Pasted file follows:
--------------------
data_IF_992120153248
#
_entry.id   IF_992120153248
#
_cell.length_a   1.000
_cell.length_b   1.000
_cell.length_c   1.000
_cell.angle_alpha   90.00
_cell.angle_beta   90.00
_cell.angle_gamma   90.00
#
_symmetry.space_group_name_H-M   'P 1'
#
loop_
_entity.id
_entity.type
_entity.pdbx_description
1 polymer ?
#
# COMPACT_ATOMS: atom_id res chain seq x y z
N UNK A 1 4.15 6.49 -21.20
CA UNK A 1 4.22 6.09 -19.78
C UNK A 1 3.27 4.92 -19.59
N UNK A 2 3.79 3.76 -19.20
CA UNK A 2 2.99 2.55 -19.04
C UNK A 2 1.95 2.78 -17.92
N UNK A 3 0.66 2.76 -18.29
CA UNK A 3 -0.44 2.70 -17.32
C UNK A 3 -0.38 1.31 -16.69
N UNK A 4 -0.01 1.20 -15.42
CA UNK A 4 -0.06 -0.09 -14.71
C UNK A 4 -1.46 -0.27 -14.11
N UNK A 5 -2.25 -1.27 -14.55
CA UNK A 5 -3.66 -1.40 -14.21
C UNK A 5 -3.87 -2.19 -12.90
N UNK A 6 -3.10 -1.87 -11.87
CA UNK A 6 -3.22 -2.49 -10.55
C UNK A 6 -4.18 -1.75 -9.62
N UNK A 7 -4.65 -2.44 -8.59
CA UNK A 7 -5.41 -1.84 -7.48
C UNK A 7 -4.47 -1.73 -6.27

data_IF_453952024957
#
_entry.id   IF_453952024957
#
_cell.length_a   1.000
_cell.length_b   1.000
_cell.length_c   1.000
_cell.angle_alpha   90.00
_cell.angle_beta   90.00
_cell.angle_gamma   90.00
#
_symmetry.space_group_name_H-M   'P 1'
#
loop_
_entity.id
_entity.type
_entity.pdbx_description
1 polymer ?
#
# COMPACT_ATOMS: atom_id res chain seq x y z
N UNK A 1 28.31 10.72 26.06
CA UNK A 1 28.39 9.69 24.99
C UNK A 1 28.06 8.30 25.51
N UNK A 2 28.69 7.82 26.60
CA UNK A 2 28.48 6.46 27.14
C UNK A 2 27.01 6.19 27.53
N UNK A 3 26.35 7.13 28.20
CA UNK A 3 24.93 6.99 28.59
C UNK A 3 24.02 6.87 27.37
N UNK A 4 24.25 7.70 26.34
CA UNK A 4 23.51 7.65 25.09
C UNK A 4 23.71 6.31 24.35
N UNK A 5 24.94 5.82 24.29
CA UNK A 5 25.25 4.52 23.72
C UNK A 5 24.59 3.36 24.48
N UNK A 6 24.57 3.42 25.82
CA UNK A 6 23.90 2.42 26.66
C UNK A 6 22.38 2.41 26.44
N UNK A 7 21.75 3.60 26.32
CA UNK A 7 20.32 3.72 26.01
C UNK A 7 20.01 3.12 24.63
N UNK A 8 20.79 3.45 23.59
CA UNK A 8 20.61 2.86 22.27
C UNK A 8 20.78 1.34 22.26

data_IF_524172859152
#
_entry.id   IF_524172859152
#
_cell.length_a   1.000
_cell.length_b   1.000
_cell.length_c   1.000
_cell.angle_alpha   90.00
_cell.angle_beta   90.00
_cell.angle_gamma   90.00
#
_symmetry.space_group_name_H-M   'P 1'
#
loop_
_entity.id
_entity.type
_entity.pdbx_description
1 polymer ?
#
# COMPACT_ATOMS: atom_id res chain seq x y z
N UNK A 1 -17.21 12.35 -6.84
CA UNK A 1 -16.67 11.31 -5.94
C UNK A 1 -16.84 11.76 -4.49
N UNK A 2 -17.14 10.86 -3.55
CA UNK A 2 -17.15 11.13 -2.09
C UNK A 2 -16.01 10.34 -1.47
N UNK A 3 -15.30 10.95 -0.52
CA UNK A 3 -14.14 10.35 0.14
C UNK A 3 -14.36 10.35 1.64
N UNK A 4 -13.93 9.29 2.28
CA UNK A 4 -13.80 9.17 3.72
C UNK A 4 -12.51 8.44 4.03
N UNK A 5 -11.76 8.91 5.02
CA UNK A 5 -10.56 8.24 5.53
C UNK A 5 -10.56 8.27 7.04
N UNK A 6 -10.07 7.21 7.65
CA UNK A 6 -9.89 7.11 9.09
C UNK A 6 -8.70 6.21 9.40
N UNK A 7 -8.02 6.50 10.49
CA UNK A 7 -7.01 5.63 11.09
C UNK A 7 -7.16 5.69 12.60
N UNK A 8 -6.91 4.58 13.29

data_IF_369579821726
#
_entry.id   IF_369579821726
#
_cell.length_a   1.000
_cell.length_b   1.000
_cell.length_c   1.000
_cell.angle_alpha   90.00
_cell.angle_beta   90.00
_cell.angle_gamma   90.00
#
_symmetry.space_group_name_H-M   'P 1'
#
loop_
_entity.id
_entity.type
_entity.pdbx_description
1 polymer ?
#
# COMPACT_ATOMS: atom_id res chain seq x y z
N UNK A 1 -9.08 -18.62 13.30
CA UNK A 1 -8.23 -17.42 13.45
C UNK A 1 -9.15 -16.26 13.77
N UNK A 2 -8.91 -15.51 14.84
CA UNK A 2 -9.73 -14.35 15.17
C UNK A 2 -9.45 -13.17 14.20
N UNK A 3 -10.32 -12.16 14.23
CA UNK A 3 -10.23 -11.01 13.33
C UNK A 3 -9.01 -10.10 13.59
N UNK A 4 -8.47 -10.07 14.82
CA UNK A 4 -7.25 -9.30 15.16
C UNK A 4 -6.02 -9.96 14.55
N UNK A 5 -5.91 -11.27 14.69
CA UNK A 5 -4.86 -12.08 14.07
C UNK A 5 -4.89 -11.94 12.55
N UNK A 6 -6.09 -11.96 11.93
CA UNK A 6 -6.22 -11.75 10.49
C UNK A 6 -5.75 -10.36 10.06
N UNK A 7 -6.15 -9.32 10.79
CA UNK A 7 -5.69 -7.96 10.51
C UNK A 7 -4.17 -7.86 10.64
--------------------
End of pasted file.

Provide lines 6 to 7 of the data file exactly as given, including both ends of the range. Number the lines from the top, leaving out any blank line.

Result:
_cell.length_b   1.000
_cell.length_c   1.000